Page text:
Switching On: How Renewables Will Power the UK
To prevent global warming getting worse, we need to stop burning dirty fuel.
Fortunately, with the cost of renewable energy falling, and advances in grid management and storage technology, the UK can reliably be supplied with the clean, affordable energy it needs, says a report from Friends of the Earth.
“By 2030 renewables should be able to produce at least 75% of our electricity while maintaining system reliability” Alasdair Cameron, report author
This shift to renewables is a transition happening globally, now accelerating at pace, leaving the oil and gas sector to manage their decline. With onshore wind and solar rapidly becoming the cheapest energy sources, and offshore wind costs falling quickly, these advances are too rapid for investors to ignore.
We already know that in 2016 renewables supplied a quarter of UK electricity, and that this was up from about 7% in 2010, so the trajectory is clear.
The report released today, called Switching on: how renewables will power the UK, draws together evidence which shows that:
- Wind and solar may be variable, but they are increasingly predictable, and combined with flexible backup, energy storage and smarter grids should be able to form the basis of a clean and affordable energy system
- Integrating variable renewables like wind and solar will help reduce costs. Based on recent government figures by 2025, generating 50TWh of electricity from new wind or solar should be around £500m a year cheaper than from new gas generation, including balancing costs
- Renewables can be the foundation of a secure energy system. The biggest risks to our energy supply are currently disruption at ageing fossil fuel and nuclear plants, and extreme weather events affecting the grid
Alasdair Cameron, report author and energy campaigner for Friends of the Earth, said:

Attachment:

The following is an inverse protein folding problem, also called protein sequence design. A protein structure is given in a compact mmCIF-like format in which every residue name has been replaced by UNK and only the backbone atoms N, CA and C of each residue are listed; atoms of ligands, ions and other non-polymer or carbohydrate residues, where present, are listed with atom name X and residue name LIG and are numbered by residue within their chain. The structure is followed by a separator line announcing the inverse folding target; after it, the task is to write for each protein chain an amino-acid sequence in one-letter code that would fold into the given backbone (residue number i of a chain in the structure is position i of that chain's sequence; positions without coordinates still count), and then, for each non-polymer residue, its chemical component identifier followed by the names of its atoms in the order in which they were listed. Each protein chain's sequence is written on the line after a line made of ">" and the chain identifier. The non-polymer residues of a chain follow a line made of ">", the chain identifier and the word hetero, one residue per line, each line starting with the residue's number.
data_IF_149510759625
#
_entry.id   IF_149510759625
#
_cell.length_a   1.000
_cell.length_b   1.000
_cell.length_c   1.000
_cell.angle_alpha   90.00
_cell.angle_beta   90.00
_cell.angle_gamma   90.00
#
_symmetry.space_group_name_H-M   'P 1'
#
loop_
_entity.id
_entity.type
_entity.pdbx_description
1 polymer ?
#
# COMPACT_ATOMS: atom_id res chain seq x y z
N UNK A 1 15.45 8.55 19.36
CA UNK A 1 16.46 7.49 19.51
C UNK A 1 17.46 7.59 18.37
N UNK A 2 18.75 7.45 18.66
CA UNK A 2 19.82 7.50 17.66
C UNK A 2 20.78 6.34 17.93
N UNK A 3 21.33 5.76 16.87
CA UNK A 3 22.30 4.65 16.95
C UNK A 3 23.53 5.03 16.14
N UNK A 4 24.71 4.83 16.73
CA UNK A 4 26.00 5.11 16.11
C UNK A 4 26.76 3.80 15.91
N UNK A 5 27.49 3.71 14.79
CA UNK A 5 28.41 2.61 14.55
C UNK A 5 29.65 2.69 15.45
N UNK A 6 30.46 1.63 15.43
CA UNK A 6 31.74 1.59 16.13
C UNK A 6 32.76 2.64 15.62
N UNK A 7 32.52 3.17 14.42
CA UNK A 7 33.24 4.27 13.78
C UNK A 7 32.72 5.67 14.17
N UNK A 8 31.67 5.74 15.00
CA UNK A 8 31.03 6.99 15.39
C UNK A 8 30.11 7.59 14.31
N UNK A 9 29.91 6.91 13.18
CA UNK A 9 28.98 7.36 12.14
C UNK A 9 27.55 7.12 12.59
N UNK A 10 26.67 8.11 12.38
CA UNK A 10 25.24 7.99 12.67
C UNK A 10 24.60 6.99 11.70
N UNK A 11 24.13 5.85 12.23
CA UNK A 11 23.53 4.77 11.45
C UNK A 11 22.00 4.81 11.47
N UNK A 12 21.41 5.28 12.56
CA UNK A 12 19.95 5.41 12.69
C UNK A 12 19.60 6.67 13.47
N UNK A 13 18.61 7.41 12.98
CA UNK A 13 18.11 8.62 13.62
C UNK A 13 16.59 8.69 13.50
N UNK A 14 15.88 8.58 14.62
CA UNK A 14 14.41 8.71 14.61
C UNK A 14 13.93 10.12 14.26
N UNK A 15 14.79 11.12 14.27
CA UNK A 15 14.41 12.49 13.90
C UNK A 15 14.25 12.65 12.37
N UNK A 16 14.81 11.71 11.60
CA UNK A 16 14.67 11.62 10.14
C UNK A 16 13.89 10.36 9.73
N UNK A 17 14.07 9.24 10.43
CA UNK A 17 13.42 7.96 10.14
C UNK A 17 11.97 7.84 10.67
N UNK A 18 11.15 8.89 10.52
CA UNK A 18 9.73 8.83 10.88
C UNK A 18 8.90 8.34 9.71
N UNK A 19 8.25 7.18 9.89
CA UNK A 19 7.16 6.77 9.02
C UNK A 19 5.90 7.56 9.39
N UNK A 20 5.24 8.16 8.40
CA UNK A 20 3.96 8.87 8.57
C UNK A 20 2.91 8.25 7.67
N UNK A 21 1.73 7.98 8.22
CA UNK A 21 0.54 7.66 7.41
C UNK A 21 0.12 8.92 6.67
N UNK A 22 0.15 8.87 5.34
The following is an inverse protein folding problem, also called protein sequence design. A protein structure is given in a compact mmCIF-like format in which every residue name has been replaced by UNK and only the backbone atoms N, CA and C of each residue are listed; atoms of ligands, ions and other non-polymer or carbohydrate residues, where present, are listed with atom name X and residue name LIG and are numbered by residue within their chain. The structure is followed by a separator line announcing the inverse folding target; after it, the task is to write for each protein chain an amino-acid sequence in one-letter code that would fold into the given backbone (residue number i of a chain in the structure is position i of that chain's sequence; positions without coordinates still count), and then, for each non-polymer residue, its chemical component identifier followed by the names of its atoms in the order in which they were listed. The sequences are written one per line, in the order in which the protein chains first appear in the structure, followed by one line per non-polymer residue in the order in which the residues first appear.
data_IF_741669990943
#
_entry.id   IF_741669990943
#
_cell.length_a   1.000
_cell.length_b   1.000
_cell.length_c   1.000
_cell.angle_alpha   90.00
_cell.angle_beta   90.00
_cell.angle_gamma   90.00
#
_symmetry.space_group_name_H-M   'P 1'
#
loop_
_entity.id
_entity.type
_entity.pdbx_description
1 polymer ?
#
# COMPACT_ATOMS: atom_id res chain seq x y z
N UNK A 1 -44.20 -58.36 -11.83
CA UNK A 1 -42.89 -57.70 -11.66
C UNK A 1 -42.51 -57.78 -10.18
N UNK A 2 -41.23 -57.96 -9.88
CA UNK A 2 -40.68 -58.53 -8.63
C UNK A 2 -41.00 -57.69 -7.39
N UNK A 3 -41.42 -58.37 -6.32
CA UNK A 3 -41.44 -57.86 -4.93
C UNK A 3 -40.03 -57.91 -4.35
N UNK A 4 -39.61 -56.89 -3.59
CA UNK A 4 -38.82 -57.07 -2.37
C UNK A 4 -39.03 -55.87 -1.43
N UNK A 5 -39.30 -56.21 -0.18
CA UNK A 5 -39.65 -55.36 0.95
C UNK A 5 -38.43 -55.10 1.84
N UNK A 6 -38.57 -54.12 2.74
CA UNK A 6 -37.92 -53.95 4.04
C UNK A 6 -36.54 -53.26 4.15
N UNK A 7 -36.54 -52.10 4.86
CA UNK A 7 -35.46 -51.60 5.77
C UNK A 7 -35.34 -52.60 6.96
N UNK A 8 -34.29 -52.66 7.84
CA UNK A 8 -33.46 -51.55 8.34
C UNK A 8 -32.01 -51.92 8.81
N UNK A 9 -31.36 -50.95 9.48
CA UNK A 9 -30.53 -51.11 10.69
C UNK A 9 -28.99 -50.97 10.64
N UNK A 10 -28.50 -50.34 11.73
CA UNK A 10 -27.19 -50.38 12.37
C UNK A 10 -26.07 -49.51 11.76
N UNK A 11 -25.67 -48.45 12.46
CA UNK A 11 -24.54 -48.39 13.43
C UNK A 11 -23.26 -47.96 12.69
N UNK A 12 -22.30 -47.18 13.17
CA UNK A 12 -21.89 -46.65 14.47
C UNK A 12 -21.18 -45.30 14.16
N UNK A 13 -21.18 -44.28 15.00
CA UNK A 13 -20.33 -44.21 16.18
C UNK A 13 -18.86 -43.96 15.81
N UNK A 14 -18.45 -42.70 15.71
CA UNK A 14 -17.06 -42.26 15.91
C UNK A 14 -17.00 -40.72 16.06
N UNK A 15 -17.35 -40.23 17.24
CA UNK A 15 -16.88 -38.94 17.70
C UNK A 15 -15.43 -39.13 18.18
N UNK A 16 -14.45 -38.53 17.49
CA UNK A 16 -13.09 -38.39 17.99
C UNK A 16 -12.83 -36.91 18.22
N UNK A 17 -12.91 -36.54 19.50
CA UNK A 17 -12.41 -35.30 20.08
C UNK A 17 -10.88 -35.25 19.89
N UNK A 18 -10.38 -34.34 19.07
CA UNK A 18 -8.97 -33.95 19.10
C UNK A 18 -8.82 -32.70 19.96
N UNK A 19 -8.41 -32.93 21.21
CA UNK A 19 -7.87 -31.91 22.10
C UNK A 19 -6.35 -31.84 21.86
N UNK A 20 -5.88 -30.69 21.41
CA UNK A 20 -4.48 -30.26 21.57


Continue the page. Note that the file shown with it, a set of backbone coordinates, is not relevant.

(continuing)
“It’s increasingly recognised that renewables like wind and solar are among the cheapest options for generating power in the UK, and it is also clear that they can be the foundation of a stable and reliable energy system.
“If we get this right we should be able to provide at least three quarters of our electricity from renewable sources by 2030, decarbonising our power supply as well as driving down costs and maintaining reliability.”
The report concludes that renewable energy sources, combined with high levels of storage, demand side response and the ability to trade power across regions is the best way to decarbonise the UK’s electricity system.
If the next government can achieve that, renewables should be able to produce at least 75% of our electricity by 2030.
Alasdair Cameron concluded:
"This sector is where the smart money is going. With just weeks to go before a general election, it’s a good time to pressure candidates so that the next government reforms the energy market to give power to consumers and communities.
“Electricity generation can be carbon free by 2030, we can fall off a cliff edge or we can lead the world.”
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